That, in the opinion of the House, the government should: (a) recognize the need to quell the increasing public climate of hate and fear; (b) condemn Islamophobia and all forms of systemic racism and religious discrimination and take note of House of Commons’ petition e-411 and the issues raised by it; and (c) request that the Standing Committee on Canadian Heritage undertake a study on how the government could (i) develop a whole-of-government approach to reducing or eliminating systemic racism and religious discrimination including Islamophobia, in Canada, while ensuring a community-centered focus with a holistic response through evidence-based policy-making, (ii) collect data to contextualize hate crime reports and to conduct needs assessments for impacted communities, and that the Committee should present its findings and recommendations to the House no later than 240 calendar days from the adoption of this motion, provided that in its report, the Committee should make recommendations that the government may use to better reflect the enshrined rights and freedoms in the Constitution Acts, including the Canadian Charter of Rights and Freedoms.
This motion singles out Islam without reaffirming religious freedom for all faith groups.
It also focuses on a controversial term – Islamophobia – without defining it.
This raises a genuine concern that this motion could be a first step towards restricting legitimate freedom of speech and shut down reasonable debate rather than encourage it.
I strongly condemn all forms of systemic racism, religious intolerance, and discrimination against any religious community.
Unfortunately, any attempts to amend the wording of this motion were rejected.
That’s why David Anderson, Member of Parliament for Cypress Hills – Grasslands, introduced a similar motion on our Conservative Opposition day, which I supported and the Liberals rejected.
That motion reads:
That the House: (a) recognize that Canadian society is not immune to the climate of hate and fear exemplified by the recent and senseless violent acts at a Quebec City mosque; (b) condemn all forms of systemic racism, religious intolerance, and discrimination of Muslims, Jews, Christians, Sikhs, Hindus, and other religious communities; and (c) instruct the Standing Committee on Canadian Heritage to undertake a study on how the government could (i) develop a whole-of-government approach to reducing or eliminating all types of discrimination in Canada, while ensuring a community-centered focus with a holistic response through evidence-based policy-making, (ii) collect data to contextualize hate crime reports and to conduct needs assessments for impacted communities; and that the Committee report its findings and recommendations to the House no later than 240 calendar days from the adoption of this motion, provided that in its report, the Committee should make recommendations that the government may use to better reflect the enshrined rights and freedoms in the Constitution Acts, including the Canadian Charter of Rights and Freedoms.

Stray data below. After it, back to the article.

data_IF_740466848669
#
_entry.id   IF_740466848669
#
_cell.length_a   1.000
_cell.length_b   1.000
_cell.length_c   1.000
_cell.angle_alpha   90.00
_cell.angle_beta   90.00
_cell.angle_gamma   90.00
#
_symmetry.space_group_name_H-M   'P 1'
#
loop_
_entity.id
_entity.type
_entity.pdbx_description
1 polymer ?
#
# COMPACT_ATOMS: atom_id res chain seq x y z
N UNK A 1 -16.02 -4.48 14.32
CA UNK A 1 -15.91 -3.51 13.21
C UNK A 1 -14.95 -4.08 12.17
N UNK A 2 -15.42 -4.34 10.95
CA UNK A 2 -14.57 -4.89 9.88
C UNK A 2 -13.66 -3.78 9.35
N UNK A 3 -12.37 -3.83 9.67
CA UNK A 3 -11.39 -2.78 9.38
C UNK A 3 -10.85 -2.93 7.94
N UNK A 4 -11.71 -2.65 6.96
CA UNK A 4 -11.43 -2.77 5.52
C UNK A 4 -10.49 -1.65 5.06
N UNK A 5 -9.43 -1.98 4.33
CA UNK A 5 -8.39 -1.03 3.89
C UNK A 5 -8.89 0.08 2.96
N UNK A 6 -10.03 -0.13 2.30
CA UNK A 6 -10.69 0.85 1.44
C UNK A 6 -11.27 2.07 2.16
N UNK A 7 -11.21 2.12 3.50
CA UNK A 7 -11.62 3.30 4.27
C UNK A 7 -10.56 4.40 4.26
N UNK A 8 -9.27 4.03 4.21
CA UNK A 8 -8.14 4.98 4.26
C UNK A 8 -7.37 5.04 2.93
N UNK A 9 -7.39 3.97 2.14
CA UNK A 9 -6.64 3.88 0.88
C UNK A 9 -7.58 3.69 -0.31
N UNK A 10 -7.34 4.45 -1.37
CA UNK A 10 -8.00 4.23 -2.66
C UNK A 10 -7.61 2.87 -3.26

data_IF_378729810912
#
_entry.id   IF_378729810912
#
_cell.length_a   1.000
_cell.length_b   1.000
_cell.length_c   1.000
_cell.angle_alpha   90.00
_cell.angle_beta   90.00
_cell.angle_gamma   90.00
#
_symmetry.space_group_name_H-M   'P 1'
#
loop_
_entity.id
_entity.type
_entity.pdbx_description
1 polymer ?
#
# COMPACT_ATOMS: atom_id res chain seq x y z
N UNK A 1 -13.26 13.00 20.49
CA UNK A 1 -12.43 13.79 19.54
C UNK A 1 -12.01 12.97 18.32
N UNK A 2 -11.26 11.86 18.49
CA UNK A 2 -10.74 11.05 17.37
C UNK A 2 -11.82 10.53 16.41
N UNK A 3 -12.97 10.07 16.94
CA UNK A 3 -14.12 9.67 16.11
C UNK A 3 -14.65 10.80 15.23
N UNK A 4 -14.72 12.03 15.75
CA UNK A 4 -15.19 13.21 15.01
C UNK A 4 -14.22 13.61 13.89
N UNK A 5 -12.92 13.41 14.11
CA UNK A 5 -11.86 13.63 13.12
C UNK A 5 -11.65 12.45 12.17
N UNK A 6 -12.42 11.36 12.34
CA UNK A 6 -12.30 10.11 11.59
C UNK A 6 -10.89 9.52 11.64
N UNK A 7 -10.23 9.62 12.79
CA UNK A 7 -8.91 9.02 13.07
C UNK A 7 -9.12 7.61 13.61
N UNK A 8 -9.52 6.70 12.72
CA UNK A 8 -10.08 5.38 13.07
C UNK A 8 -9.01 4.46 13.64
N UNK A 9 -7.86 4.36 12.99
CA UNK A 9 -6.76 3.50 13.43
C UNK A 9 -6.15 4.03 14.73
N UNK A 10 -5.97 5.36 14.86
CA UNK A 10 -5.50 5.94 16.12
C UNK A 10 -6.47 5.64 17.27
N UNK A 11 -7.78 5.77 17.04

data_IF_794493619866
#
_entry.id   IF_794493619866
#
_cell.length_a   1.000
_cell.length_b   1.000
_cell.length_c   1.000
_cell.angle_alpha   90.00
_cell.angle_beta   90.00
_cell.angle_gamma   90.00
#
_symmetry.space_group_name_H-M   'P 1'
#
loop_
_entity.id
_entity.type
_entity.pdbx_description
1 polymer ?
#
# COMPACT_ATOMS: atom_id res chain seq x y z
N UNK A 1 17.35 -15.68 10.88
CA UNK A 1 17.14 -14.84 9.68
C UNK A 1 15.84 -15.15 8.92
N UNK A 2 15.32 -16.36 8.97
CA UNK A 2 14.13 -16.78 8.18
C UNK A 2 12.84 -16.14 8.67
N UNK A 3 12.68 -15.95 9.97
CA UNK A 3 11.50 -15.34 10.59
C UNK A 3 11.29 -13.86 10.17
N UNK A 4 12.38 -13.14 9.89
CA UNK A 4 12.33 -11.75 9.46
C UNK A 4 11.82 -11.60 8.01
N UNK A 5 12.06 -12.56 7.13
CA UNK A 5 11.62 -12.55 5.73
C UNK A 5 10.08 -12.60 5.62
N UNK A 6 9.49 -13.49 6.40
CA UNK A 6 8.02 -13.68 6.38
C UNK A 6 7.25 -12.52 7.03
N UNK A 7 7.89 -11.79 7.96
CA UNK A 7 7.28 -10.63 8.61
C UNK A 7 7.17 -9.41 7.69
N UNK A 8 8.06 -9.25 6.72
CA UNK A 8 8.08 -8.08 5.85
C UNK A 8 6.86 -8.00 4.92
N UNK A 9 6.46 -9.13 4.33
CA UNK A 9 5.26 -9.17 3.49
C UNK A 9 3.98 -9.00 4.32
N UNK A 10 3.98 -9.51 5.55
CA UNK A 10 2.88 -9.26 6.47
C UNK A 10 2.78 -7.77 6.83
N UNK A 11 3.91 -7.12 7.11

It’s unfortunate that despite the support of all other parties, the Liberals voted against this motion and defeated it.
Every Canadian has the right to religious freedom – to be able practice their faith without fear of intimidation, coercion or violence.
Freedom of expression – so long as it isn’t violent or threatening – is also a sacred right.
As the Member of Parliament for Edmonton Griesbach, I’m committed to protecting these rights.
It’s my sincere hope that any dialogue and studies in response to M-103 will be inclusive and protect all the rights that we value as Canadians.
Safeguarding the health and safety of our community is paramount.
There are four safe injection sites being proposed in Edmonton including one in our community of Edmonton Griesbach.
It’s important that you’re kept informed of the process and that you have the opportunity to voice your views and concerns.
I hope you can join me for my town hall on Thursday, March 30. And, don’t forget to invite your friends and family.